Gustation assessment using the NIH Toolbox.

Susan E. Coldwell*, Julie A. Mennella, Valerie B. Duffy, Marcia L. Pelchat, James W. Griffith, Gregory Smutzer, Beverly J. Cowart, Paul A S Breslin, Linda M. Bartoshuk, Lloyd Hastings, David Victorson, Howard J. Hoffman

*Corresponding author for this work

Research output: Contribution to journalArticlepeer-review

60 Scopus citations

Abstract

The NIH Toolbox for Assessment of Neurological and Behavioral Function (NIH Toolbox) is a set of brief measures for the assessment of cognitive function, emotional health, motor function, and sensory function for use in clinical trials and in epidemiologic and longitudinal studies. Gustatory perception is assessed as 1 of 6 areas of sensory function. A team of 11 scientists with expertise in taste perception selected 2 gustatory measures, 1 of which can be used in young pediatric populations. The measure selected for young pediatric populations assesses sucrose (sweet) taste preference and can also be used across the age span of 5 to 85 years. For adult populations, the selected measure is a regional test, which assesses variability in perceived intensity of quinine hydrochloride (bitter) when applied to the tongue tip as well as perceived with the whole mouth. The team also recommends the regional test for assessing other tastants, such as sodium chloride (salty). Validation studies have demonstrated that the measures modified for the NIH Toolbox correlate with more traditional assessments, and can identify known population differences in gustation.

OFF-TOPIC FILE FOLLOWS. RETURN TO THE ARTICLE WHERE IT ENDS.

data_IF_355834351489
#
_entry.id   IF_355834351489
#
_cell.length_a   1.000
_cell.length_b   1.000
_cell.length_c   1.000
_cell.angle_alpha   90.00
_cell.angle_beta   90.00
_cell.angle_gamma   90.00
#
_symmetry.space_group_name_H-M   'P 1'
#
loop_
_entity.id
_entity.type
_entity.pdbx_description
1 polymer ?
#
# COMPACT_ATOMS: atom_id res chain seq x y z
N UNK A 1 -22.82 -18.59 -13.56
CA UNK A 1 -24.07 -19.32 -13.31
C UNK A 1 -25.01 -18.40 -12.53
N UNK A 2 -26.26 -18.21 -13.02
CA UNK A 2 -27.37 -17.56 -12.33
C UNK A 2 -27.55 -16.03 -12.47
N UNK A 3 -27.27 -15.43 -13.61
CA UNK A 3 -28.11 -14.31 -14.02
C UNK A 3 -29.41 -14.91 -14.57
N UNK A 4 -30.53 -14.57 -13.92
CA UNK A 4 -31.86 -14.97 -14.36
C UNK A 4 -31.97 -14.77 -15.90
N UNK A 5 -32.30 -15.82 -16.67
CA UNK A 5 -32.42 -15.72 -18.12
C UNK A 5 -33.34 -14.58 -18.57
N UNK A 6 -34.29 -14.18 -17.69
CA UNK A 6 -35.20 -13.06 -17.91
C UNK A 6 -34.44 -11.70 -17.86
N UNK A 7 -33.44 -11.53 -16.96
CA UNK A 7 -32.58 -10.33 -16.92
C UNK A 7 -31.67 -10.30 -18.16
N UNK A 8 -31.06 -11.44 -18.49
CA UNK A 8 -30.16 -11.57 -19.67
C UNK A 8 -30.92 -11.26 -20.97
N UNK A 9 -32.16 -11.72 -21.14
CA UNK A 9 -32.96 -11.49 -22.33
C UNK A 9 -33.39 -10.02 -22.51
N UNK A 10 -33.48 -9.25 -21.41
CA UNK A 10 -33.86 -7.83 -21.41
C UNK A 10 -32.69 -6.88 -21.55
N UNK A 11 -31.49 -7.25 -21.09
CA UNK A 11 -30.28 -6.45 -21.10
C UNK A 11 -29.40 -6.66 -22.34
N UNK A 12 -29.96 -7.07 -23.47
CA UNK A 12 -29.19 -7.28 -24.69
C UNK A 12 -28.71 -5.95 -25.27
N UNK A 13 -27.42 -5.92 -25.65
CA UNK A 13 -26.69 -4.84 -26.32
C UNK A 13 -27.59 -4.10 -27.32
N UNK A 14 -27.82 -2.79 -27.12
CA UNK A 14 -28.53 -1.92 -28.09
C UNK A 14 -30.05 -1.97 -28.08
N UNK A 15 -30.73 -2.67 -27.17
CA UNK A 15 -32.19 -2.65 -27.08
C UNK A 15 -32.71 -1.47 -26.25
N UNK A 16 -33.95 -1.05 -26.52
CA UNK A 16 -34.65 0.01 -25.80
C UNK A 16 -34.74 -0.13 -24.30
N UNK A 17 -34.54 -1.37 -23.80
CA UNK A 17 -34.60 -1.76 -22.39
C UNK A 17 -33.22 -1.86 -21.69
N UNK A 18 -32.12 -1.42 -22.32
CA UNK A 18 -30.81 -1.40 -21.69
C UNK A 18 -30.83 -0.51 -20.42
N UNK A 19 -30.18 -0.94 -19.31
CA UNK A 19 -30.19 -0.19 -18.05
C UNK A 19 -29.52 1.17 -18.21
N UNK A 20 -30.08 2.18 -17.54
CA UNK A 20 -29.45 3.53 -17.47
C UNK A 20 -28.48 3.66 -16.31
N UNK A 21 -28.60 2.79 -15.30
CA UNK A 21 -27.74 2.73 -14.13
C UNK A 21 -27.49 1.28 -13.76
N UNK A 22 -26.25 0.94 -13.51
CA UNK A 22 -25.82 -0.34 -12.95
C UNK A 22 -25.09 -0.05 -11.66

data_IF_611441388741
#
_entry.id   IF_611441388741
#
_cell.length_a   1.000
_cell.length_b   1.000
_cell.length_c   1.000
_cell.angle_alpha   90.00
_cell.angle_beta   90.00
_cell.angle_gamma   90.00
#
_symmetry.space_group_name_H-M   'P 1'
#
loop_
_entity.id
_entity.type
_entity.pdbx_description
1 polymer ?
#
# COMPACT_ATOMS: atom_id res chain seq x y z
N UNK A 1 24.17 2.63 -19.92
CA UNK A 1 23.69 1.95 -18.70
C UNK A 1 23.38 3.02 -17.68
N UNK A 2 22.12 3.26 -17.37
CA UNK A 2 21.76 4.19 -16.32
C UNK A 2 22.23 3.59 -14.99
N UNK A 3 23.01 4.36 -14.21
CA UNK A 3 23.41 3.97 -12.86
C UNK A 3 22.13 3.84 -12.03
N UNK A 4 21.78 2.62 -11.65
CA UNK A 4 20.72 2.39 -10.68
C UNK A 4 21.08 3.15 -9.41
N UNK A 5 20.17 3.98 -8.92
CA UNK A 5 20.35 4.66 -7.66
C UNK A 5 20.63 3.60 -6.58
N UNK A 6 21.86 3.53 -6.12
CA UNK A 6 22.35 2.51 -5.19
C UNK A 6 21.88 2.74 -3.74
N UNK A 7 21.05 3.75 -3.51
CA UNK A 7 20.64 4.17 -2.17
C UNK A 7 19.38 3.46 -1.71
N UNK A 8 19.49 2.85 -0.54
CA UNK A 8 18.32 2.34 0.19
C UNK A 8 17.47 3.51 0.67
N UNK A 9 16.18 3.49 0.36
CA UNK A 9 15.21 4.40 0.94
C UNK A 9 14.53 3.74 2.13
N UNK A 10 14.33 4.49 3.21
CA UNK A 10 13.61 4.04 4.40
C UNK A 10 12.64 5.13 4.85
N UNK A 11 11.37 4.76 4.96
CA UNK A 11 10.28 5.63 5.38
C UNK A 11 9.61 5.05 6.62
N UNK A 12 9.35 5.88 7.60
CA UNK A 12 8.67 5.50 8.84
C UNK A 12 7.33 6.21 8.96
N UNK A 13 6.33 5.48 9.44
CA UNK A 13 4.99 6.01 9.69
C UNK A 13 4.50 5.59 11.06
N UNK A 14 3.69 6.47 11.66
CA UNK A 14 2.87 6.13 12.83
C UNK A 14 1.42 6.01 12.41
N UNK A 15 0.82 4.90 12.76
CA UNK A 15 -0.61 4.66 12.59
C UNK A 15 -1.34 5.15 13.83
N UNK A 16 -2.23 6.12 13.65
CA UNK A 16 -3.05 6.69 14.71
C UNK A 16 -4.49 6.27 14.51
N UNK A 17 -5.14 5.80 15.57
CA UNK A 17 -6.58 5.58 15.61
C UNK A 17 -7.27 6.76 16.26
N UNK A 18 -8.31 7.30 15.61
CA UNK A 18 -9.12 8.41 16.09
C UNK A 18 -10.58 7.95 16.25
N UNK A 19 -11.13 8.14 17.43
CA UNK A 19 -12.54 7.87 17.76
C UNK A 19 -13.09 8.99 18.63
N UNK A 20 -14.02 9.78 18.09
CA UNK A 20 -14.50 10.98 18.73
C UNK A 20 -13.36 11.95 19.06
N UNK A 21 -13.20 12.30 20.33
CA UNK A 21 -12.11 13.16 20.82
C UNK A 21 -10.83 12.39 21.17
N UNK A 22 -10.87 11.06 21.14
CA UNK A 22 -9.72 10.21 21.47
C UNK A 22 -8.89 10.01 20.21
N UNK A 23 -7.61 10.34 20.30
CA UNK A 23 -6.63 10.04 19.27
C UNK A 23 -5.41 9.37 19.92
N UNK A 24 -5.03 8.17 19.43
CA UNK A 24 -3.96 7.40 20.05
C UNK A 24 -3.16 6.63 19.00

Original languageEnglish (US)
Pages (from-to)S20-24
JournalUnknown Journal
Volume80
Issue number11 Suppl 3
DOIs
StatePublished - Mar 12 2013

ASJC Scopus subject areas

  • Clinical Neurology

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